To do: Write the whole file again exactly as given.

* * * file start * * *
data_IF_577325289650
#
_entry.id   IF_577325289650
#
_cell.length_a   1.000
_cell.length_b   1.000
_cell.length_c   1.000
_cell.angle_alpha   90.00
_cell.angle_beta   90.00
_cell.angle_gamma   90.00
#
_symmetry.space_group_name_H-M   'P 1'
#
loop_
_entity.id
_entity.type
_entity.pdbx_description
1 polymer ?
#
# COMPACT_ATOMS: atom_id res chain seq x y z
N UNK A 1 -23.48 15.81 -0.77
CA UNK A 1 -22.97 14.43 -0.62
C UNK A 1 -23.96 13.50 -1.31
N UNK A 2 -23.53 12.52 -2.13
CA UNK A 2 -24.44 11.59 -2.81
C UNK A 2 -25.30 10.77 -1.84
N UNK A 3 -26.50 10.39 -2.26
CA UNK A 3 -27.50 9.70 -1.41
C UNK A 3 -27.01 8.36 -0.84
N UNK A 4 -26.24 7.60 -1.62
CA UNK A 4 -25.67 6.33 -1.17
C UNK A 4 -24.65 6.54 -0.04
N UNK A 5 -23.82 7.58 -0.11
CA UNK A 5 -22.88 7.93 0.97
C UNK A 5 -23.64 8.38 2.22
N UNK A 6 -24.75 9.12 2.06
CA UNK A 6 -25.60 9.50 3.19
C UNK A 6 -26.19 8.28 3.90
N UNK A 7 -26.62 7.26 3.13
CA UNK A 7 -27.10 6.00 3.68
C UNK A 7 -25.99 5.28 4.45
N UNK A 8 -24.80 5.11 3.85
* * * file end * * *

data_IF_577325289650
#
_entry.id   IF_577325289650
#
_cell.length_a   1.000
_cell.length_b   1.000
_cell.length_c   1.000
_cell.angle_alpha   90.00
_cell.angle_beta   90.00
_cell.angle_gamma   90.00
#
_symmetry.space_group_name_H-M   'P 1'
#
loop_
_entity.id
_entity.type
_entity.pdbx_description
1 polymer ?
#
# COMPACT_ATOMS: atom_id res chain seq x y z
N UNK A 1 -23.48 15.81 -0.77
CA UNK A 1 -22.97 14.43 -0.62
C UNK A 1 -23.96 13.50 -1.31
N UNK A 2 -23.53 12.52 -2.13
CA UNK A 2 -24.44 11.59 -2.81
C UNK A 2 -25.30 10.77 -1.84
N UNK A 3 -26.50 10.39 -2.26
CA UNK A 3 -27.50 9.70 -1.41
C UNK A 3 -27.01 8.36 -0.84
N UNK A 4 -26.24 7.60 -1.62
CA UNK A 4 -25.67 6.33 -1.17
C UNK A 4 -24.65 6.54 -0.04
N UNK A 5 -23.82 7.58 -0.11
CA UNK A 5 -22.88 7.93 0.97
C UNK A 5 -23.64 8.38 2.22
N UNK A 6 -24.75 9.12 2.06
CA UNK A 6 -25.60 9.50 3.19
C UNK A 6 -26.19 8.28 3.90
N UNK A 7 -26.62 7.26 3.13
CA UNK A 7 -27.10 6.00 3.68
C UNK A 7 -25.99 5.28 4.45
N UNK A 8 -24.80 5.11 3.85